Rethinking Social Capital Measurement

Rethinking Social Capital Measurement

Laurence Saglietto (Université Côte d'Azur, CNRS, GREDEG, France), Delphine David (University of Paris 13 Sorbonne Paris Cité, France) and Cécile Cezanne (University Paris 13 Sorbonne Paris Cité, France)
Copyright: © 2017 |Pages: 21
DOI: 10.4018/978-1-5225-0959-2.ch012
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Social capital is decisive to many of strategic objectives of organizations. Although it has been extensively defined in the literature, social capital continues to be discussed in particular concerning its measurement. What is the usability of the existing indicators of social capital? How do managers decide which one they would prefer? An overview of the literature reveals that there are very few measurements of social capital and those which have already developed are very complex. Direct measurements appear to provide a better understanding of the complexity of relationships than aggregated measurements. Yet, we show that they are of unsatisfactory quality. Using simple counter-examples, we advance that they give rise to contradictions. From this discussion and using Graph Theory, we propose two complementary indicators of social capital which we call “relational strength” and “relational potential”. These operational indicators can be handled by any actors to position themselves within their social sphere.
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For several decades, sociologists and political scientists have written huge amounts of literature on sociability and social capital, first in the United States and then in Europe (for recent researches, see for example Häuberer, 2011; Tzanakis, 2013; Villalonga-Olives and Kawachia, 2015; Wincent et al., 2016). The ideas put forward have also attracted economists and managers. Is this just a trend or is there real interest in reading about the economic and managerial issues covered in these works? Could such a concept make a significant contribution to the comparative study of new theoretical approaches and the emergence of a new measurement useful to researchers and managers alike? To what extent can social capital justify certain strategic objectives within a company? How much can an entity (group, company, alliance) rely on its members’ social capital to create new momentum or remain prosperous? The authors see these as important questions which emphasise that the link between social capital and strategic behaviour is not incongruous. Nevertheless, it must be channelled if the authors want to move the debate forward and show the relationship’s influence on performance. This is the topic covered herein.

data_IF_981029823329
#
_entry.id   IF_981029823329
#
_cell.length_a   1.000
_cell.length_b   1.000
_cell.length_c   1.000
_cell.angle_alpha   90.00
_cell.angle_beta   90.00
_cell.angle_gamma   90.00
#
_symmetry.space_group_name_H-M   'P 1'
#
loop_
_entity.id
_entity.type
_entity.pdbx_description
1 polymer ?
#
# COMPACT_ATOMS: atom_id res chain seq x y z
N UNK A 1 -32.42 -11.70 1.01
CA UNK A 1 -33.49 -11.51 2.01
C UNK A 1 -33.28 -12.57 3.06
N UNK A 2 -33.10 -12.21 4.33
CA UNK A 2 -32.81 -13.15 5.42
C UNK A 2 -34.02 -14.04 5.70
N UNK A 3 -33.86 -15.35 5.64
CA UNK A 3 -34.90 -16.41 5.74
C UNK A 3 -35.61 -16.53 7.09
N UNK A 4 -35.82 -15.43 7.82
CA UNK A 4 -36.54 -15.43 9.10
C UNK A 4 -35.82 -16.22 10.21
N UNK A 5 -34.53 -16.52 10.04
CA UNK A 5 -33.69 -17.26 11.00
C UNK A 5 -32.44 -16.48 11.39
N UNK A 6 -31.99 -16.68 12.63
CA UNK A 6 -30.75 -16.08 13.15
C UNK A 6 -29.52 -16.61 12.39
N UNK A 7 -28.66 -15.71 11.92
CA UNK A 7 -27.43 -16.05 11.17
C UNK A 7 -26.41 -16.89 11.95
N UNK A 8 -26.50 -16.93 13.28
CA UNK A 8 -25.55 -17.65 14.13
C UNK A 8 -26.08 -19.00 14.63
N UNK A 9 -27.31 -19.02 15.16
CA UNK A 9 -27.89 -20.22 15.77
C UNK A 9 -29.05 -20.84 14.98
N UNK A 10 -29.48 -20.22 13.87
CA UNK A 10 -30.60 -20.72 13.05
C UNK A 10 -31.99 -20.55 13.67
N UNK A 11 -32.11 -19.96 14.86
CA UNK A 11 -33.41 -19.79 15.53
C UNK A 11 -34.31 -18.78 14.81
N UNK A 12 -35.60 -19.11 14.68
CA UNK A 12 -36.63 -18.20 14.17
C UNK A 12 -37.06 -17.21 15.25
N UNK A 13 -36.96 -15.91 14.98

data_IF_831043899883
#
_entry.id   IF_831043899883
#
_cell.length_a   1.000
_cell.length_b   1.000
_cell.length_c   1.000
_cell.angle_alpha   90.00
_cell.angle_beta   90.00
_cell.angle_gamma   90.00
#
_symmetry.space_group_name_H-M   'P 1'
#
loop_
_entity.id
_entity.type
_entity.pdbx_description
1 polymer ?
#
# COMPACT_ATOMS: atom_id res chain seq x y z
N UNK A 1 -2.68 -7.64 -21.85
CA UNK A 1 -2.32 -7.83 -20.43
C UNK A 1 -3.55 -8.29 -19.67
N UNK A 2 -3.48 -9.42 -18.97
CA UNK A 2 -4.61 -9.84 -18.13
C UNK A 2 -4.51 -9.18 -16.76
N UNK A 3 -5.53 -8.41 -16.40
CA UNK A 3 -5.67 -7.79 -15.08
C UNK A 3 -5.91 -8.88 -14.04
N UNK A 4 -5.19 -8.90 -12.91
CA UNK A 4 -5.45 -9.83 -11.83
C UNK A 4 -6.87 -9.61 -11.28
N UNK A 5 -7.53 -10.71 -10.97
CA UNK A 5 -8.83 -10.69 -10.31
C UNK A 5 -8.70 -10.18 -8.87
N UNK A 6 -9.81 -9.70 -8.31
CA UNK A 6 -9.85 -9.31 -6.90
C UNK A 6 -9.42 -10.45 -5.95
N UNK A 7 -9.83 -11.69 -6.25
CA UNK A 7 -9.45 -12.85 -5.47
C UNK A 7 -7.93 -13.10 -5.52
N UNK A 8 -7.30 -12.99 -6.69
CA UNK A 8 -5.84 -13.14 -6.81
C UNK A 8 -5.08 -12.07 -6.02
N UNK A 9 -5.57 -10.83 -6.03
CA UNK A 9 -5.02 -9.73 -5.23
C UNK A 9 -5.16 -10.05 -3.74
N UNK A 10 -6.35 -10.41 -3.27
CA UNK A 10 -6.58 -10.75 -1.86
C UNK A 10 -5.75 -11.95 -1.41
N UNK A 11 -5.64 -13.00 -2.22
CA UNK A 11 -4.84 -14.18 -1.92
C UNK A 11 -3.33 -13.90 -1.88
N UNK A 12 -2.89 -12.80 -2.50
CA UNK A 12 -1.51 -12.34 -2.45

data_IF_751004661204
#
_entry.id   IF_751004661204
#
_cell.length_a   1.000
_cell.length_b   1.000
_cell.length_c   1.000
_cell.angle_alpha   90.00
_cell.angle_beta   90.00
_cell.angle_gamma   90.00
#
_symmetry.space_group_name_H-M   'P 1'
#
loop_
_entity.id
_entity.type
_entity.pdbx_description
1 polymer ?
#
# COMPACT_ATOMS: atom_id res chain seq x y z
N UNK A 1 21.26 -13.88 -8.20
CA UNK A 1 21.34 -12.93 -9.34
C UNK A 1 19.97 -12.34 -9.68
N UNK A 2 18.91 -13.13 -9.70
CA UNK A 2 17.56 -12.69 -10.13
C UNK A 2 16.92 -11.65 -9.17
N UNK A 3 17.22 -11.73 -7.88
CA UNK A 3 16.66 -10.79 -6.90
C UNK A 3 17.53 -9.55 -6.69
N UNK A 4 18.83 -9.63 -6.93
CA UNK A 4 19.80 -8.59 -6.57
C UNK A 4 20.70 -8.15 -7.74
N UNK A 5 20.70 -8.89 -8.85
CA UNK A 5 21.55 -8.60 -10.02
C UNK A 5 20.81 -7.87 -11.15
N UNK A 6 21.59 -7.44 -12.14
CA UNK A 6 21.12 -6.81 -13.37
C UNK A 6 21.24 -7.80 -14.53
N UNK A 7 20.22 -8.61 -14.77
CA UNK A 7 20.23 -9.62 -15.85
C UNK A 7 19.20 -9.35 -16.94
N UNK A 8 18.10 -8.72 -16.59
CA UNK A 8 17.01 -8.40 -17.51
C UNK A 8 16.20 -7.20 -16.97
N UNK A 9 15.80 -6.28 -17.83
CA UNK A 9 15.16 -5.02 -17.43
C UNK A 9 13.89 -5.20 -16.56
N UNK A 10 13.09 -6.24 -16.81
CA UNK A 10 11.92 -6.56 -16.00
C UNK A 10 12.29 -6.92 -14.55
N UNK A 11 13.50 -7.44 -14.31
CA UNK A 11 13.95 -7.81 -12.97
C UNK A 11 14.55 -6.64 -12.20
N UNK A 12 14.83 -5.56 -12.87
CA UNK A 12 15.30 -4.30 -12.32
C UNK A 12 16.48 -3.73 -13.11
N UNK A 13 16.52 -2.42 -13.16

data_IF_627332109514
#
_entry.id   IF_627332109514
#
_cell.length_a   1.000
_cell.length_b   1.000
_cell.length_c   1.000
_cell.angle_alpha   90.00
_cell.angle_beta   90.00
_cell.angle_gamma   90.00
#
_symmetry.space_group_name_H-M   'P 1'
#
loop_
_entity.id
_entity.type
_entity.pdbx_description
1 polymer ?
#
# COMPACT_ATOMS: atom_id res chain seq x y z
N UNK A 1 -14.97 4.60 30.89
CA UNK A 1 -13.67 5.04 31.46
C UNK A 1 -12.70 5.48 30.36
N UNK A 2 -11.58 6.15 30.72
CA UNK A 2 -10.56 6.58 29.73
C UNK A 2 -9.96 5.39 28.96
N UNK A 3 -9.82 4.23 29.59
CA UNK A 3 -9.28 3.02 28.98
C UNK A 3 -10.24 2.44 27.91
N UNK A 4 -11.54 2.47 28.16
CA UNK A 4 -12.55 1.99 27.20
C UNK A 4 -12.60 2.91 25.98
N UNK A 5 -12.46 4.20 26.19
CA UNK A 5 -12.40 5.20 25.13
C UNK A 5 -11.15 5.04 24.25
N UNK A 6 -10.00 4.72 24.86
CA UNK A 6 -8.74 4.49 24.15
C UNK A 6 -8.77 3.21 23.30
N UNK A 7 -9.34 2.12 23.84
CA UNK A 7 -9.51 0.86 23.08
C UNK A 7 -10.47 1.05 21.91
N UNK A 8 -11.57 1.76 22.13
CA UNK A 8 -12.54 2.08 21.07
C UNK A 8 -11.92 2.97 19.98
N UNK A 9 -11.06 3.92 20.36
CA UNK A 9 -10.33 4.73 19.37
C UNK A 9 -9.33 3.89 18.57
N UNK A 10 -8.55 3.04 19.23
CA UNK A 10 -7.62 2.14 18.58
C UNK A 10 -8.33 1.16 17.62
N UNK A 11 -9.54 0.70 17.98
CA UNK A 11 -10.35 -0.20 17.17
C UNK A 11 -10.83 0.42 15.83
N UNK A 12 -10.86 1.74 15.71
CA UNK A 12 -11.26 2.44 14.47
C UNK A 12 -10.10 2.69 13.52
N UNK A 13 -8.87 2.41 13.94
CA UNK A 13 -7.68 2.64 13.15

The chapter has two aims: review current arguments over the notion of social capital and, more specifically, its measurement; and show that researchers and managers can be given an open-source operational tool that allows them to measure social capital more accurately. A kind of “actionable knowledge” as Argyris puts it (1995, p. 257): “knowledge that is both valid and can be put into action in everyday life”.

The chapter is structured as follows. The authors first describe the issues surrounding social capital in the light of economic and managerial problems, and discuss available indicators while stressing their limitations. They then discuss existing ways of measuring social capital. On this basis, the authors propose an operational measure, articulated around two notions, which they call “relational strength” and “relational potential”. This measurement system is helpful to analyse how actors position themselves within their social universe.

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